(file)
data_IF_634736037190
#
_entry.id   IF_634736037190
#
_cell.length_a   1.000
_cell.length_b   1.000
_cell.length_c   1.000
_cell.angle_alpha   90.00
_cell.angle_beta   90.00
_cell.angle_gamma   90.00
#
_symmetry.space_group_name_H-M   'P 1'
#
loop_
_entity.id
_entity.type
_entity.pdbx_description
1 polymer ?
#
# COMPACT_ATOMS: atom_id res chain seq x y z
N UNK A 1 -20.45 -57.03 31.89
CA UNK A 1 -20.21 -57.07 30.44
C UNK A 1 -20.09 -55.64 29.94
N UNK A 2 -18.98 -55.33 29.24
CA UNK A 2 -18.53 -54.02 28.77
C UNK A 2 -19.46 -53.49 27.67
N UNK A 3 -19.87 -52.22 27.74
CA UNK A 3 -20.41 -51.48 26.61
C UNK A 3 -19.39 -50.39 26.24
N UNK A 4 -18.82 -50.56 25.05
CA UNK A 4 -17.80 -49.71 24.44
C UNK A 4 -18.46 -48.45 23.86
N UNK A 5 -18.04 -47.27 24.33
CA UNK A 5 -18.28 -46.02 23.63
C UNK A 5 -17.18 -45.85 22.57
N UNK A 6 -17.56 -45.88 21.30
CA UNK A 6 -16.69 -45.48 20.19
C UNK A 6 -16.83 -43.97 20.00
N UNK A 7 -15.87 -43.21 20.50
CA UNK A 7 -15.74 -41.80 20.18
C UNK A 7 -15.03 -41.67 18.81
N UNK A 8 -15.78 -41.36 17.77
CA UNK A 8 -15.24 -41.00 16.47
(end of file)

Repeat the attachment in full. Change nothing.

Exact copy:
data_IF_634736037190
#
_entry.id   IF_634736037190
#
_cell.length_a   1.000
_cell.length_b   1.000
_cell.length_c   1.000
_cell.angle_alpha   90.00
_cell.angle_beta   90.00
_cell.angle_gamma   90.00
#
_symmetry.space_group_name_H-M   'P 1'
#
loop_
_entity.id
_entity.type
_entity.pdbx_description
1 polymer ?
#
# COMPACT_ATOMS: atom_id res chain seq x y z
N UNK A 1 -20.45 -57.03 31.89
CA UNK A 1 -20.21 -57.07 30.44
C UNK A 1 -20.09 -55.64 29.94
N UNK A 2 -18.98 -55.33 29.24
CA UNK A 2 -18.53 -54.02 28.77
C UNK A 2 -19.46 -53.49 27.67
N UNK A 3 -19.87 -52.22 27.74
CA UNK A 3 -20.41 -51.48 26.61
C UNK A 3 -19.39 -50.39 26.24
N UNK A 4 -18.82 -50.56 25.05
CA UNK A 4 -17.80 -49.71 24.44
C UNK A 4 -18.46 -48.45 23.86
N UNK A 5 -18.04 -47.27 24.33
CA UNK A 5 -18.28 -46.02 23.63
C UNK A 5 -17.18 -45.85 22.57
N UNK A 6 -17.56 -45.88 21.30
CA UNK A 6 -16.69 -45.48 20.19
C UNK A 6 -16.83 -43.97 20.00
N UNK A 7 -15.87 -43.21 20.50
CA UNK A 7 -15.74 -41.80 20.18
C UNK A 7 -15.03 -41.67 18.81
N UNK A 8 -15.78 -41.36 17.77
CA UNK A 8 -15.24 -41.00 16.47